“It was such an overall positive, empowering experience,” said senior Alex Amirato, who marched for equality for all Americans. “The rhetoric of this election season was not okay, and it made a lot of people feel like their opinion didn’t matter, but coming together with like-minded people was a really good, different feeling.”

The D.C. Metro system reported that this was the second busiest weekend in its history, trailing behind Obama’s 2009 inauguration. Thousands flew in, drove, and took buses from all parts of the country. Senior Madison Luellen got up at 3 a.m. to be at the metro station when it opened at 5 a.m.

“It was definitely overwhelming, but incredible. I participated in the Dakota Access Pipeline protest in D.C. last year, and I thought there was a lot of people then,” Luellen said. “It was nothing compared to the numbers [at the march] on Saturday.”
Luellen stayed in D.C into the night as people continued to march down Independence Avenue.

“Everyone is entitled to their own opinion, but I refuse to respect corrupt authority,” Luellen said. “I was there for all basic human rights, especially the importance of intersectional feminism, which supports women of color and ethnicities. This was a protest on a global level.”

There were large sister marches in downtown Los Angeles, Portland, Miami, and New York City, along with smaller marches across the country and the world, as far away as New Zealand and even on the coasts of Antarctica.

“It was amazing to see the enthusiasm and the hope that democracy in action can make a difference,” librarian Rebecca Isaac said. “Everyone, no matter what side you are on, deserves to be respected and loved. We had a peaceful march and a positive showing, and I have a deep sense of gratitude that in our country we have the privilege to do that.”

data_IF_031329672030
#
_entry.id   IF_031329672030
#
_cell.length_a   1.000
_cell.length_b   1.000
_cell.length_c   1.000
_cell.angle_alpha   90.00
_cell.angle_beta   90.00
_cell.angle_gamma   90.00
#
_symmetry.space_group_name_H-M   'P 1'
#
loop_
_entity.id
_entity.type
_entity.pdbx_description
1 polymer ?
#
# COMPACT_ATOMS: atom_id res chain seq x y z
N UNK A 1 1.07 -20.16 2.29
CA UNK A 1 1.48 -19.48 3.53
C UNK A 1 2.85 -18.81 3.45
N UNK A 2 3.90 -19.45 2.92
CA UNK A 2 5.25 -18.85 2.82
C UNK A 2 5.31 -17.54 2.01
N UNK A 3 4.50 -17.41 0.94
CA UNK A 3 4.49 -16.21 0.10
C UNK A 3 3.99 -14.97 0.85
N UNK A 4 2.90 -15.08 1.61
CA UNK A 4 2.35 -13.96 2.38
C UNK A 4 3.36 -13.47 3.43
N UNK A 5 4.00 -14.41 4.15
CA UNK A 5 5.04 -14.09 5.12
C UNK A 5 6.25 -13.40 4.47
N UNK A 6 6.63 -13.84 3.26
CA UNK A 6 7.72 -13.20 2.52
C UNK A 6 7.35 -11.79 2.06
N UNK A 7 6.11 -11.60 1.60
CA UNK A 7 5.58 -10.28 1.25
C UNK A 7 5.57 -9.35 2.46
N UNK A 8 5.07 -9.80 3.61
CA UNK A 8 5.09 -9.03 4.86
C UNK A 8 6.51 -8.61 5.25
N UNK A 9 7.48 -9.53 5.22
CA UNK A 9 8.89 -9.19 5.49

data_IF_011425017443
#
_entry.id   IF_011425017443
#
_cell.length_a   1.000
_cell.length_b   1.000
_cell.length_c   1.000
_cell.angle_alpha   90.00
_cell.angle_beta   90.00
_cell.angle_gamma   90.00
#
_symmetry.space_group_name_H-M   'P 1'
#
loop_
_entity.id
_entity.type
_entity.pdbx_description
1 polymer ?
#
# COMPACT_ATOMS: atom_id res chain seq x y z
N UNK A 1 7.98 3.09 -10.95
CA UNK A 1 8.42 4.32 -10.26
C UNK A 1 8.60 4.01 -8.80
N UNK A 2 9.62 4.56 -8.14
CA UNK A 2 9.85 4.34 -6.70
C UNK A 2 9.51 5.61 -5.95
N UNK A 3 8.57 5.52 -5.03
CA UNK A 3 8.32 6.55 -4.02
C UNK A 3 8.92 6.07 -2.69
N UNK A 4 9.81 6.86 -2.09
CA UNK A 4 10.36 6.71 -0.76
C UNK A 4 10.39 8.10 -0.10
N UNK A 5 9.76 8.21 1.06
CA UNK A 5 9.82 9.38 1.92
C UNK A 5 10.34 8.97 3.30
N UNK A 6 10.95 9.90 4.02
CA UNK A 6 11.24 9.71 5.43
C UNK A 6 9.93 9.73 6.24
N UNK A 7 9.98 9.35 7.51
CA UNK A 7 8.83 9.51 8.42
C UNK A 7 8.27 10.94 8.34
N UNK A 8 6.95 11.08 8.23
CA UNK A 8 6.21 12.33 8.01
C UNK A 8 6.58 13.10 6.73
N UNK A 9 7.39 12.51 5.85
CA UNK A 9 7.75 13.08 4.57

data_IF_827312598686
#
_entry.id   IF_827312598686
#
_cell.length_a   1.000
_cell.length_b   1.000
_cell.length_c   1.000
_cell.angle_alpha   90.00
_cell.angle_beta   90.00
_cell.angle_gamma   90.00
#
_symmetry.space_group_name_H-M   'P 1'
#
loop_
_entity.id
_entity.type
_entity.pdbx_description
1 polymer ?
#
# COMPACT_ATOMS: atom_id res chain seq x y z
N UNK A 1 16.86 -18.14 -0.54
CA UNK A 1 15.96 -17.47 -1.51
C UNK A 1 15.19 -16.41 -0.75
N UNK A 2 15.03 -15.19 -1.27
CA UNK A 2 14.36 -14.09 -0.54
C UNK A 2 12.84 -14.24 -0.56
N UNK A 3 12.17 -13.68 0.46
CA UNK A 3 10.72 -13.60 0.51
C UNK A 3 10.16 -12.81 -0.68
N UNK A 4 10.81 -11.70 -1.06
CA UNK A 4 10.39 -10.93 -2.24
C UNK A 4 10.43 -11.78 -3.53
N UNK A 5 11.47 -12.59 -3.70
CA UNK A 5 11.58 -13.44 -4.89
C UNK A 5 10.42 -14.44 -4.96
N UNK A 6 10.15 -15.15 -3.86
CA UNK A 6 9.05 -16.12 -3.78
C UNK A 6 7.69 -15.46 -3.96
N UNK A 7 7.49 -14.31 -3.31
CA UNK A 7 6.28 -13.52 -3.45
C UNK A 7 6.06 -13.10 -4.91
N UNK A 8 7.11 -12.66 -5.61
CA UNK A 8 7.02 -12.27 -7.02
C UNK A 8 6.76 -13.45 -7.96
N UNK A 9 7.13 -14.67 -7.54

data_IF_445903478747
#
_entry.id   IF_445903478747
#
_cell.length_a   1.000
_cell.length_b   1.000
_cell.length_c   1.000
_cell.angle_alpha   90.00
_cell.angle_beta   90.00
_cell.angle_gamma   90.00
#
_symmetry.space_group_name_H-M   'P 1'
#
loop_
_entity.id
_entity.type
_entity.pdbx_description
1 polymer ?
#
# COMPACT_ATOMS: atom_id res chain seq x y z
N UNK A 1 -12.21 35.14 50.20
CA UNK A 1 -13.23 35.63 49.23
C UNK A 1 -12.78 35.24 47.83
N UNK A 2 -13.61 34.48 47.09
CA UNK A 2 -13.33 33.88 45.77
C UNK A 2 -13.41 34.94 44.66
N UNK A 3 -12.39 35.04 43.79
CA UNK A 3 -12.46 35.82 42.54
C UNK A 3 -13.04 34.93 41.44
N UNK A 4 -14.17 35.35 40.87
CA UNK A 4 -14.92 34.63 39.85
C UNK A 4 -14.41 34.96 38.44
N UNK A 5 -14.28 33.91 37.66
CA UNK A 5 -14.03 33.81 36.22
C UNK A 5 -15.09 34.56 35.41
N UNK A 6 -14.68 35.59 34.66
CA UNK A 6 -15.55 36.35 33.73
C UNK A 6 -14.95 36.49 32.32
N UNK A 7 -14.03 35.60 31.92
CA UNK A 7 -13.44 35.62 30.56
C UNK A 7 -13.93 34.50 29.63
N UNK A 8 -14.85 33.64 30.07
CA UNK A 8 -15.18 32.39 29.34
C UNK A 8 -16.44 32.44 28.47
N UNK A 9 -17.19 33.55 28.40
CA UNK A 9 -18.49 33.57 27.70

Junior Tatjana Shields advocated for the acceptance and celebration of diversity at the march and has been inspired to continue to take action in her community.

“At this march, I felt empowered like never before to stand up for what I believe in [and] for what is right,” Shields said. “Some focuses of mine were the recognition of Muslim rights; the Islamophobic reaction across the country because of someone’s religion kind of sickens me. I also believe in the Black Lives Matter movement; black Americans have been at the end of the totem pole for a very long time. It’s about strengthening the relations we have together.”

Freshman Macy Major went with her mother, English teacher Jennifer Major.

“I was really lucky to go with my mom,” Major said. “She’s very supportive, and I know not all parents are like that; it was very empowering to go with another woman in my life.”

The march was criticized in articles and social media posts from both men and women who strongly opposed the it and its platform. Junior Ben Nesbit attended the March for Life in D.C. the Friday following the women’s march and advocated for defunding Planned Parenthood.

“I think they need to get over it. The Democrats lost, and because they haven’t lost in a while, they’re just not used it,” Nesbit said. “I believe that every person has a right, and I marched for those who couldn’t speak for themselves. I feel like the women’s march kind of took that right away from people, which is sad. People are going to hate me for this, but they can hate me.”

Senior Max McDaniel-Neff, who attended the women’s march with his family and senior Aidan Kierans, viewed the march differently; he said that the protest was peaceful and everyone was supportive of each other.

“I was there to support Planned Parenthood, and that women still need to be respected,” McDaniel-Neff said. “The fact that Donald Trump even got elected shows that sexual assault is still a pretty big deal.”

Senior Victoria Rucka, who is an exchange student from the Czech Republic, was able to participate in the march and observe American politics up close and in action. Her country had its own women’s rights march in the capital city of Prague last year, but she said that it’s unlikely that her country would elect a female leader in the near future.